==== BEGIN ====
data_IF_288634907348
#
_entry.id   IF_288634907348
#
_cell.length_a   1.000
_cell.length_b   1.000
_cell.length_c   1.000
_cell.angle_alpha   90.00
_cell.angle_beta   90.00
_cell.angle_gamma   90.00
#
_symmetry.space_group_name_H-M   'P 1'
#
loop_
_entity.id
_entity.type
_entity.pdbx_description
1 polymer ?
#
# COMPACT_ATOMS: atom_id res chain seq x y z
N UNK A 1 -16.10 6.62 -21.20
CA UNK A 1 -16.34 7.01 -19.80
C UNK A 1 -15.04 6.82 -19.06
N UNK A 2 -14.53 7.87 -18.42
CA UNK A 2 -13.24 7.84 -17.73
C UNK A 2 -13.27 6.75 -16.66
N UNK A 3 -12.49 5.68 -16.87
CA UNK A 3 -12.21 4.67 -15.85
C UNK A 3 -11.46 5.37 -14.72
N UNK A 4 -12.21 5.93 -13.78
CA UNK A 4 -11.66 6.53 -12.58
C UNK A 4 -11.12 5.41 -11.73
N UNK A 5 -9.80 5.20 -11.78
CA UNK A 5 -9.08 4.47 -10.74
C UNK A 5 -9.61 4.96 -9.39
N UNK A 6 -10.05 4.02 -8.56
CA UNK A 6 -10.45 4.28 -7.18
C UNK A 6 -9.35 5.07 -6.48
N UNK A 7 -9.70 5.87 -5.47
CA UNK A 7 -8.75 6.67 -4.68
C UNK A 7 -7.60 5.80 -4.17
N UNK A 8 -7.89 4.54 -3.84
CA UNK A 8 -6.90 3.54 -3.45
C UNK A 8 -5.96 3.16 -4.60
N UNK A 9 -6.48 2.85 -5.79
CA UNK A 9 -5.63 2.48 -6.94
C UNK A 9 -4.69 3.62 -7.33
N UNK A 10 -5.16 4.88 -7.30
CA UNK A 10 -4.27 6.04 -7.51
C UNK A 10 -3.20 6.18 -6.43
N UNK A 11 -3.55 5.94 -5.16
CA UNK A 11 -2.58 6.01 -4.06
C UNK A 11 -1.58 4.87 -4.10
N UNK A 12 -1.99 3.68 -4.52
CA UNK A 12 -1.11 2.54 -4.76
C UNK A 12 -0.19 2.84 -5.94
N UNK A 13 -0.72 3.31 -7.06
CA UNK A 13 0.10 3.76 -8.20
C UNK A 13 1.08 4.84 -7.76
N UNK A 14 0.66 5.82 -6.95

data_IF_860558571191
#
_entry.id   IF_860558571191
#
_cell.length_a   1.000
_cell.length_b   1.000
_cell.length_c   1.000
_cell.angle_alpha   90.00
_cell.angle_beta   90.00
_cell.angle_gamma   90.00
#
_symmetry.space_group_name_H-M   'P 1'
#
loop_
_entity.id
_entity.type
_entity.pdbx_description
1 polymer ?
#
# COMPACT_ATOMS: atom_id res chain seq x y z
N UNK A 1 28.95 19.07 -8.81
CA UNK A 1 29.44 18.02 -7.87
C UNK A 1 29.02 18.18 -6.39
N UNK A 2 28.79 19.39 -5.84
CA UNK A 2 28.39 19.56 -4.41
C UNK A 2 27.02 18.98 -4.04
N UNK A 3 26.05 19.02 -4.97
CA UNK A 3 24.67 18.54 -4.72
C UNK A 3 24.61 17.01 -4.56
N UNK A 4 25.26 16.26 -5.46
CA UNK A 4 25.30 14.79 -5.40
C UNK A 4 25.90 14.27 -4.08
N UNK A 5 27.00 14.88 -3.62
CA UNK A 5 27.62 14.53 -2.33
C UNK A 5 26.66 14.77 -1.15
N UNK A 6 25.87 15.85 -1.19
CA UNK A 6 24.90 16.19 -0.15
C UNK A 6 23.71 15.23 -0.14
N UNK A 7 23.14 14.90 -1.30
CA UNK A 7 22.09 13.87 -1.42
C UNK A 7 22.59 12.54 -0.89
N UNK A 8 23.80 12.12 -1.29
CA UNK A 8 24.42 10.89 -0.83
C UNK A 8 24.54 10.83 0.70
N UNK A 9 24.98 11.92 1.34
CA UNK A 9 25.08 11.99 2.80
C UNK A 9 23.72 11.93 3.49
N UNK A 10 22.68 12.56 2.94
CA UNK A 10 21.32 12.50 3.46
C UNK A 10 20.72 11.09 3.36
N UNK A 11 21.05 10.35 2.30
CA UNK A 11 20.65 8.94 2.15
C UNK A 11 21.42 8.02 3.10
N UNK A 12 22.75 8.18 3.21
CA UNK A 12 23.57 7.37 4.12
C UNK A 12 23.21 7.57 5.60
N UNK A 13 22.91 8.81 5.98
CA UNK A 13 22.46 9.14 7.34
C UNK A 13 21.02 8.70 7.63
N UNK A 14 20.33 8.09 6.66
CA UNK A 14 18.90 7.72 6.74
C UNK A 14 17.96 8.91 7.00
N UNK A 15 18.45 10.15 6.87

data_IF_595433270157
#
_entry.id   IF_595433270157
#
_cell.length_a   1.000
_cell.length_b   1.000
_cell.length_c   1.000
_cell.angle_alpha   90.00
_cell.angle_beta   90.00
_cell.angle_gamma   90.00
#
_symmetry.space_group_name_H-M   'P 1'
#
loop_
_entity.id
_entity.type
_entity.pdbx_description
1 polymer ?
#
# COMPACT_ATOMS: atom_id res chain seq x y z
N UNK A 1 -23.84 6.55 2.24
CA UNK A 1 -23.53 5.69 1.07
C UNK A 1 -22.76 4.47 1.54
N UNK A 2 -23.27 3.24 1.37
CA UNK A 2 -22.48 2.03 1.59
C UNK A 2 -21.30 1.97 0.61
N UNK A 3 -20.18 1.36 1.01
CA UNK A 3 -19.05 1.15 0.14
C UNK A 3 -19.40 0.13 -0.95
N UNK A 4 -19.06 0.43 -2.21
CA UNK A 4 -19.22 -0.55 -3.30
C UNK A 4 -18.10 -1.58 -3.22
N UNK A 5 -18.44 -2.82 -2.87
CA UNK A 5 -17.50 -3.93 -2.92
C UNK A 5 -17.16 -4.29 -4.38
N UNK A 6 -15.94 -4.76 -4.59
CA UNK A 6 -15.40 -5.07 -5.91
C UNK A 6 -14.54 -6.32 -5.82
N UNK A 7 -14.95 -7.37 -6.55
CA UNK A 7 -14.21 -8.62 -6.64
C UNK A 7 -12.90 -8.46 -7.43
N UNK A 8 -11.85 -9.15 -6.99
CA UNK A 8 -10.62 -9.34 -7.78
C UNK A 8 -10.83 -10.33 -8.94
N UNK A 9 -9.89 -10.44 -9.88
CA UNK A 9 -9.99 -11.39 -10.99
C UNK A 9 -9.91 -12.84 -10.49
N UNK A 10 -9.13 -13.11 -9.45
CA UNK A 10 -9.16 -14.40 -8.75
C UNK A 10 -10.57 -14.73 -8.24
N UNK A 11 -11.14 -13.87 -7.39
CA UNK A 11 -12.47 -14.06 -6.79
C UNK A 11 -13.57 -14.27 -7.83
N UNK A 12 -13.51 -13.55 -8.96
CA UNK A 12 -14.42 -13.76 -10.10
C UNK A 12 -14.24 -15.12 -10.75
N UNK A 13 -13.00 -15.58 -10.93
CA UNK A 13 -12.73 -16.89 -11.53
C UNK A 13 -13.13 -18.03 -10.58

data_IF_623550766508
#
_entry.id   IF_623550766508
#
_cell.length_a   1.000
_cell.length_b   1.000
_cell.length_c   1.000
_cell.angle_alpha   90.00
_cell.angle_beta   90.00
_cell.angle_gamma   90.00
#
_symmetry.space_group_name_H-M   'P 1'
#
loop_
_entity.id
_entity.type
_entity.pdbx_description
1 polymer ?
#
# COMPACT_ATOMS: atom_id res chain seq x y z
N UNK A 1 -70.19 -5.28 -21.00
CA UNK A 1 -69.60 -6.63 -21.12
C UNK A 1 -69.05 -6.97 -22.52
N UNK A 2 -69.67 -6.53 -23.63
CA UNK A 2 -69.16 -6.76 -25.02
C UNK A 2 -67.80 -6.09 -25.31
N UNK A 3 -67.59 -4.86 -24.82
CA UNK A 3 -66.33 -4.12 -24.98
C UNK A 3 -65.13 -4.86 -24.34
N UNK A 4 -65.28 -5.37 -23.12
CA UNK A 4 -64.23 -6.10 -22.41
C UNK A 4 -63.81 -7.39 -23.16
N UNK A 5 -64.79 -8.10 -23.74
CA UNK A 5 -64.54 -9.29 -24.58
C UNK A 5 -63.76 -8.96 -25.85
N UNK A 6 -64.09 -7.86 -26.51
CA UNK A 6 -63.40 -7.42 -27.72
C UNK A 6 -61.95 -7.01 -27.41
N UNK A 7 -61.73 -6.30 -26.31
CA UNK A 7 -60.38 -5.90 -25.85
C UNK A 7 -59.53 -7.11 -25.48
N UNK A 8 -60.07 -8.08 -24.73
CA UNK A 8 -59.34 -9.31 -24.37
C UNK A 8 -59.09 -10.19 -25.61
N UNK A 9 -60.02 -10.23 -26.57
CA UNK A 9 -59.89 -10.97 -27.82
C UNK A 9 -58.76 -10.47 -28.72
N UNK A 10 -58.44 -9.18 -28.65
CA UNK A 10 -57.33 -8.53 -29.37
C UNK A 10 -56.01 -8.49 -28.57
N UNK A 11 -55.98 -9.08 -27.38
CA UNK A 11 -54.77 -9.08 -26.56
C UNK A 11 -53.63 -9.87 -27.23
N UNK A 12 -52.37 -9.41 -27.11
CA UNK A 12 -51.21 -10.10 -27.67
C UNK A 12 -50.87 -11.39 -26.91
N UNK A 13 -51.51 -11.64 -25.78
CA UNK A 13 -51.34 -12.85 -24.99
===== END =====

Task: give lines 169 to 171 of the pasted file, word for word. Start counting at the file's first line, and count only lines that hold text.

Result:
CA UNK A 9 -9.99 -11.39 -10.99
C UNK A 9 -9.91 -12.84 -10.49
N UNK A 10 -9.13 -13.11 -9.45